Every day now Jonas would climb back into his loft. The visitors became less numerous because Louise, preoccupied, paid little attention to the conversation. Jonas would come down for meals and then climb back to his perch. He would sit motionless in the darkness all day long. At night he would go to his wife, who was already in bed. After a few days he asked Louise to hand up his lunch, which she did with such pains that Jonas was stirred. In order not to disturb her on other occasions, he suggested her preparing some supplies that he could store in the loft. Little by little he got to the point of not coming down all day long. But he hardly touched his supplies.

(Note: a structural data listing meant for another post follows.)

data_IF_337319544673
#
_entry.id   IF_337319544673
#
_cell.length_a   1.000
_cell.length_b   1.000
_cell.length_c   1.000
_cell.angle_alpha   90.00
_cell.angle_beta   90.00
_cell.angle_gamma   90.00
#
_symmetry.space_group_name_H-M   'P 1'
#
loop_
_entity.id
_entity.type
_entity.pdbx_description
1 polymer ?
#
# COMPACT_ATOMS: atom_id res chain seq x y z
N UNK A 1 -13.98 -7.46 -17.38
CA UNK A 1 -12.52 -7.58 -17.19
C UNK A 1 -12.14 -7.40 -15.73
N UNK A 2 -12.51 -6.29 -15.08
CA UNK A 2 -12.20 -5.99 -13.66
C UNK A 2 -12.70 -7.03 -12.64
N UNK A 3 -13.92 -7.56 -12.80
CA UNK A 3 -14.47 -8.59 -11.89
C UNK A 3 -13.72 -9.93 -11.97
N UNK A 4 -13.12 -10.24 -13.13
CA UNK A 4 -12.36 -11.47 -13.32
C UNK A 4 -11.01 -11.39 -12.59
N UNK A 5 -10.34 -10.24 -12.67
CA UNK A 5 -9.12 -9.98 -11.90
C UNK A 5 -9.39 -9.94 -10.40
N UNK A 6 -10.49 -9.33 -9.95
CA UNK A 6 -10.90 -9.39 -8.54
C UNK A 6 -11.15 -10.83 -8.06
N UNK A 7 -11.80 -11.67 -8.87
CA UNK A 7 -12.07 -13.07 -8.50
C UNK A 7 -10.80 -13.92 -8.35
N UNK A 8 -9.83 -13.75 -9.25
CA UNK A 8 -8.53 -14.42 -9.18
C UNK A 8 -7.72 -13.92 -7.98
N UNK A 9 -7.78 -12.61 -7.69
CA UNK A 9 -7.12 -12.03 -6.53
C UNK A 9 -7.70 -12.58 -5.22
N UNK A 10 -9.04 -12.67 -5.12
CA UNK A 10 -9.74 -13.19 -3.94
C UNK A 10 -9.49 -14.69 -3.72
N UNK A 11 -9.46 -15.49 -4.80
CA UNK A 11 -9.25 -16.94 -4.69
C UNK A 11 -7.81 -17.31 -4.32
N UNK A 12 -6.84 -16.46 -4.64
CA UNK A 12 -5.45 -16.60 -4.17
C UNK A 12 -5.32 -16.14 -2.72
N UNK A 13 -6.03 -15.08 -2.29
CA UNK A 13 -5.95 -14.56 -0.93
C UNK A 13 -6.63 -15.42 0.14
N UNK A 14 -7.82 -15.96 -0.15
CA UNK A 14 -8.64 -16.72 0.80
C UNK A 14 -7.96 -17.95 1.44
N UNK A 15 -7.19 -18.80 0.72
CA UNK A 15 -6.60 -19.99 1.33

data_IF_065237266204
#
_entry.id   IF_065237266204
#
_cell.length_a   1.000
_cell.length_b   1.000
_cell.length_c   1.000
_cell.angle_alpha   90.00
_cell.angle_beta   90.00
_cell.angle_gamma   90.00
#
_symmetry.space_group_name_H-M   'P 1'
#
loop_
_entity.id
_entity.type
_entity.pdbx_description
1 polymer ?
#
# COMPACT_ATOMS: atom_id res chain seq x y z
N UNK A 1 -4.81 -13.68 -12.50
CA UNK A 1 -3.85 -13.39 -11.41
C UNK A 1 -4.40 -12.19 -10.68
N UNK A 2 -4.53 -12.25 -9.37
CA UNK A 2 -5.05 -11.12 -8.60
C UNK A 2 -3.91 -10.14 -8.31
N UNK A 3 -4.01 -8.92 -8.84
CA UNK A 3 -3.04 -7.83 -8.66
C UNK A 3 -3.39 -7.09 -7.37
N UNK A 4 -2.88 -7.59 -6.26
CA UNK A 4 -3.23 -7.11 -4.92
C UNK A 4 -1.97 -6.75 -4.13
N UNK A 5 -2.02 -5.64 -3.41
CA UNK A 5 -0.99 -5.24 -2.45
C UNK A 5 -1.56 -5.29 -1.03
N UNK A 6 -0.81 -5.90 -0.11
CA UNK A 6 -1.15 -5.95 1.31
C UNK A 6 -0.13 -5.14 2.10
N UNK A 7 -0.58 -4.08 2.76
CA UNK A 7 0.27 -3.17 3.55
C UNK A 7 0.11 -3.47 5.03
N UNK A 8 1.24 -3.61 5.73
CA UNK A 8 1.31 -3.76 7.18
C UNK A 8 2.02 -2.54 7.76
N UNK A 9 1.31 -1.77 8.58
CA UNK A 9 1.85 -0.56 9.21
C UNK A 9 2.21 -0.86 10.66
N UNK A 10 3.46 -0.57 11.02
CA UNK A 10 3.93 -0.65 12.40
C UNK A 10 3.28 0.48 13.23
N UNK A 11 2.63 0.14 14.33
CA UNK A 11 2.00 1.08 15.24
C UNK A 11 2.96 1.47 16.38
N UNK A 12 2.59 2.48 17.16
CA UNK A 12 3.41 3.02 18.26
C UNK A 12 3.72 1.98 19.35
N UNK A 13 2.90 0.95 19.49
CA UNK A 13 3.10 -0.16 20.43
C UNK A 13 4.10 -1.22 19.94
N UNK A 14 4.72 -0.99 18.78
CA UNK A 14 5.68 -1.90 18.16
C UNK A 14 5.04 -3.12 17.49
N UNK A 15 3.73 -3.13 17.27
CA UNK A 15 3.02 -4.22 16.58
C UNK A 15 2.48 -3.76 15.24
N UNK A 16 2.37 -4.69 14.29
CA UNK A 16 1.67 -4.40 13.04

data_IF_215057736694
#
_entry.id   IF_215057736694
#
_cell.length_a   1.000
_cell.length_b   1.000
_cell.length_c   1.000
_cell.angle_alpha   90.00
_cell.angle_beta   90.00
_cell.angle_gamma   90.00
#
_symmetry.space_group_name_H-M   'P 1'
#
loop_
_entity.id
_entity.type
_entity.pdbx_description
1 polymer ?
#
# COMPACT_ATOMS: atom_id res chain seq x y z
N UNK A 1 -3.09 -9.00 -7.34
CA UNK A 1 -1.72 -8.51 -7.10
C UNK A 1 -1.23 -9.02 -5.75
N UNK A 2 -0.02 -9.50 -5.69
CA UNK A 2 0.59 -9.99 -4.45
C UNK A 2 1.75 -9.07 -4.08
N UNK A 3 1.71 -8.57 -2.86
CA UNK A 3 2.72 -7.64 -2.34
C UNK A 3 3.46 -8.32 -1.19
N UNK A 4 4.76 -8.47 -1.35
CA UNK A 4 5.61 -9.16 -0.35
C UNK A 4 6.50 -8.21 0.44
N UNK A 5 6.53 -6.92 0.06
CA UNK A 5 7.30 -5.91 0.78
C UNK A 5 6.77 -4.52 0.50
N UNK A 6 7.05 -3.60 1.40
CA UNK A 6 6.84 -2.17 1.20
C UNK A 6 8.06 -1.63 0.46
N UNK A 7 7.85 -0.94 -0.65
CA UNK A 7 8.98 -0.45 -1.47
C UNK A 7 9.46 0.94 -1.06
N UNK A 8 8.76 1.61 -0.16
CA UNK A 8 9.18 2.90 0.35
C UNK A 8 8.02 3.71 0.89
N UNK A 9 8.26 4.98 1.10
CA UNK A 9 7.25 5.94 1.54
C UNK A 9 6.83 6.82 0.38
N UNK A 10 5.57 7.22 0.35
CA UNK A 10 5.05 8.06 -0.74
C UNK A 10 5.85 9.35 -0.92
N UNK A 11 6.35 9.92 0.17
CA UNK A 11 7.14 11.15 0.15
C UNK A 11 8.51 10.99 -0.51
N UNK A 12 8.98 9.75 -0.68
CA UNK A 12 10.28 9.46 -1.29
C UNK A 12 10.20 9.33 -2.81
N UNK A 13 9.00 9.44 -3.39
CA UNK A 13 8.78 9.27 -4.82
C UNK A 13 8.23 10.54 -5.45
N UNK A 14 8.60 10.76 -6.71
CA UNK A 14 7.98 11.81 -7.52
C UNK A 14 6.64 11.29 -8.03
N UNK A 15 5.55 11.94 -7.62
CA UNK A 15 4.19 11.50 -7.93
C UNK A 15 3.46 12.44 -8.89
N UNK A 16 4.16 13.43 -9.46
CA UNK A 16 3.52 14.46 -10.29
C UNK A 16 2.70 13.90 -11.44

One evening he called Louise and asked for some blankets. “I’ll spend the night up here.” Louise looked at him with her head bent backward. She opened her mouth and then said nothing. She was merely scrutinizing Jonas with a worried and sad expression. He suddenly saw how much she had aged and how deeply the trials of their life had marked her too. It occurred to him that he had never really helped her. But before he could say a word, she smiled at him with an affection that wrung his heart. “Just as you say, dear,” she said.